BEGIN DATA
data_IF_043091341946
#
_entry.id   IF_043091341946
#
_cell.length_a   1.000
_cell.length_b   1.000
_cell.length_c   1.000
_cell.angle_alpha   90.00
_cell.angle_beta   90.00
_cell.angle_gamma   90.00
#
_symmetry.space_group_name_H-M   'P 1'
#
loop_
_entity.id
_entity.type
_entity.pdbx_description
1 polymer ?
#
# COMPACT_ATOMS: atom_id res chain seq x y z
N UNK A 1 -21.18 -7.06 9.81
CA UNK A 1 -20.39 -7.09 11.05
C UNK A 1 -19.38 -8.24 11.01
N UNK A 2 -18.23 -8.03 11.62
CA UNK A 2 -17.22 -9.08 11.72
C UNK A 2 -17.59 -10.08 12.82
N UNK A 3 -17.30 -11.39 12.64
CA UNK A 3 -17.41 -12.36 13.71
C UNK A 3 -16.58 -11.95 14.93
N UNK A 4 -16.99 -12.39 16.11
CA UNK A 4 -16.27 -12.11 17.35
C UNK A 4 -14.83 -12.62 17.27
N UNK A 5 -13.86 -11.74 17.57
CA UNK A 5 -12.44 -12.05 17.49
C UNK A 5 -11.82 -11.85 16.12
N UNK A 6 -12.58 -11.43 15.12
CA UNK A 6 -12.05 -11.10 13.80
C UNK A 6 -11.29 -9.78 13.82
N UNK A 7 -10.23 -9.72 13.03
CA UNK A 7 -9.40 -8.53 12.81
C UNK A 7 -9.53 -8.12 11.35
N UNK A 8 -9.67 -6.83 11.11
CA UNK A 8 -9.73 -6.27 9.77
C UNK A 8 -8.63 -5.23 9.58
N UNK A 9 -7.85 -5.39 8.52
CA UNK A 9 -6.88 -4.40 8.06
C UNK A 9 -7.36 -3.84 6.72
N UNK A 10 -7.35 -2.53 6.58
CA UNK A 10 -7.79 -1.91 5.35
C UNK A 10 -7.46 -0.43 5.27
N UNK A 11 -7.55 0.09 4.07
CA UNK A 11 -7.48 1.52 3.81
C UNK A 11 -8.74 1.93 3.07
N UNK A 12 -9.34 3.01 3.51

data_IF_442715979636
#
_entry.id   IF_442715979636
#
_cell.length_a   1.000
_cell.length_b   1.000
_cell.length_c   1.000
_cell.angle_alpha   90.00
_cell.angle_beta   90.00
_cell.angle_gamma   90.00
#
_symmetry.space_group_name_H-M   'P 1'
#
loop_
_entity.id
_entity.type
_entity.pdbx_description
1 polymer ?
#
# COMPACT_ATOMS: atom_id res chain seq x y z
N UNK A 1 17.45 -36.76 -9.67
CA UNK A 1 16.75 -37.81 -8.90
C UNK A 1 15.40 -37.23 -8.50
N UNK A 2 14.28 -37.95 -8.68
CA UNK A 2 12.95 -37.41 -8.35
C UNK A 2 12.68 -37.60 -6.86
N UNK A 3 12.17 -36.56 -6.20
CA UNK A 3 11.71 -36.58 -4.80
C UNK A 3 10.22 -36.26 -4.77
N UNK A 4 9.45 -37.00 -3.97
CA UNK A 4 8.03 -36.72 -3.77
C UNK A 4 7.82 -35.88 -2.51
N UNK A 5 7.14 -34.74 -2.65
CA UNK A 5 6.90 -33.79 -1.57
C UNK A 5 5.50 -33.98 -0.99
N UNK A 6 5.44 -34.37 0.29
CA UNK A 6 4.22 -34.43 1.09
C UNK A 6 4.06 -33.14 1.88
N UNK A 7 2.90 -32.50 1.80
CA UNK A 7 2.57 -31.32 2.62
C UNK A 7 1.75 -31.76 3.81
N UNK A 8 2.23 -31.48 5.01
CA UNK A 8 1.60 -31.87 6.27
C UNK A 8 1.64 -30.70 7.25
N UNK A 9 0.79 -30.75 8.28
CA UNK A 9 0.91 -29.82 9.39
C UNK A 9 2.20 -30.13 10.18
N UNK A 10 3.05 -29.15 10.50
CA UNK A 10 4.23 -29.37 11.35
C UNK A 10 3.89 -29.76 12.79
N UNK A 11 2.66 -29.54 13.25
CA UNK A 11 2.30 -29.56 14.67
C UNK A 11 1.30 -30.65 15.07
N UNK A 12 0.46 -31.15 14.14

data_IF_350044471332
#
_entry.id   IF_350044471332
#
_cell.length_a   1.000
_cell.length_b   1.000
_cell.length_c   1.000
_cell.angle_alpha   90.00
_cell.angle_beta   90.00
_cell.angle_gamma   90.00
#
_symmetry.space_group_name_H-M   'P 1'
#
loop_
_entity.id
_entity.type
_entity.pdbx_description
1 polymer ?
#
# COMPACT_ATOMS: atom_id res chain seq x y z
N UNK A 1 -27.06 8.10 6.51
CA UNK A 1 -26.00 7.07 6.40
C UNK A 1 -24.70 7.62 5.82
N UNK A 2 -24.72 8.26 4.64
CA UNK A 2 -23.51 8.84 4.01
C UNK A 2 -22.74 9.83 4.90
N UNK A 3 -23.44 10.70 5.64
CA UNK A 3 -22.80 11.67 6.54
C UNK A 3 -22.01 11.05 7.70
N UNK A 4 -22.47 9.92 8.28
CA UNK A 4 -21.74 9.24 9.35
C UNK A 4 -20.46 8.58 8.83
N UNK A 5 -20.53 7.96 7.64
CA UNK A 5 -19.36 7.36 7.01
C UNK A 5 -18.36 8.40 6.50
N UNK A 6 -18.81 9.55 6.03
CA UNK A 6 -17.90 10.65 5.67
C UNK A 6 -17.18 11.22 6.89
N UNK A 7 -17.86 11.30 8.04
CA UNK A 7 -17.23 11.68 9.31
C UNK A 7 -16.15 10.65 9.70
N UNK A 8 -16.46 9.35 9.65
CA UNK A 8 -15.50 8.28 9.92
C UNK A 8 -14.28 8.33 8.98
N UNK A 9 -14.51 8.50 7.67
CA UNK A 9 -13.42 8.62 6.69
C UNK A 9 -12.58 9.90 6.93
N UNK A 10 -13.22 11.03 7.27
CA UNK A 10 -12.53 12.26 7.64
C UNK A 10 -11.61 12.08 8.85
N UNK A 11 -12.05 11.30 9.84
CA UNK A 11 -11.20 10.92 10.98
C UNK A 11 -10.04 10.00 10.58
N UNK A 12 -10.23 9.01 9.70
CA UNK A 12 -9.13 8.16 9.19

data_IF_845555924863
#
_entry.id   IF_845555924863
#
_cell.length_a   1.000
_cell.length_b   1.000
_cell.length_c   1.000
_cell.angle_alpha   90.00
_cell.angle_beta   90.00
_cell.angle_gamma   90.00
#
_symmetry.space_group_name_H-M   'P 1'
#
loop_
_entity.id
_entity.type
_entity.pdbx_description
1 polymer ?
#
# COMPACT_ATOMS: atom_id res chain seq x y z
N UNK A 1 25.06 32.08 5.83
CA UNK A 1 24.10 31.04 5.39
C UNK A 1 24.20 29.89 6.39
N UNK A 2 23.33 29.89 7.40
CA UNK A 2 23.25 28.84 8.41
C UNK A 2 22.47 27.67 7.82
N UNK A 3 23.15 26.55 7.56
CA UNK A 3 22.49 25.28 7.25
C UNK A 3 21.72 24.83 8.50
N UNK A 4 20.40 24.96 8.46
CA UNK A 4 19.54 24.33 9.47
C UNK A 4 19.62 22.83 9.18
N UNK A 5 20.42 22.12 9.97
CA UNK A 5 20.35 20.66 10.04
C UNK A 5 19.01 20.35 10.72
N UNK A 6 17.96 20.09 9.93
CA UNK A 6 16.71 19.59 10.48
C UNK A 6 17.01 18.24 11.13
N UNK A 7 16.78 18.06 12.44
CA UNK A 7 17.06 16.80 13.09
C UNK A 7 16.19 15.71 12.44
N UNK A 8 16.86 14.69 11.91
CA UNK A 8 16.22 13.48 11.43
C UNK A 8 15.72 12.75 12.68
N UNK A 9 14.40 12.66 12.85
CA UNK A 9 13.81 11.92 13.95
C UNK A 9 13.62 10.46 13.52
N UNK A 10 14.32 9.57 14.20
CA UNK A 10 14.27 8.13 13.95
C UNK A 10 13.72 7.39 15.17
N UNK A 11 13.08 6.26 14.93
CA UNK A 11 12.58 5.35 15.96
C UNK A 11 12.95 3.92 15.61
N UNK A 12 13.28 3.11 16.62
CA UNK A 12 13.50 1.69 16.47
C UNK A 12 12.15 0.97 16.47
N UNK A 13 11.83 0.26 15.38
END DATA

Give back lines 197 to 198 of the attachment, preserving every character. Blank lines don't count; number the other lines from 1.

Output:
CA UNK A 5 20.35 20.66 10.04
C UNK A 5 19.01 20.35 10.72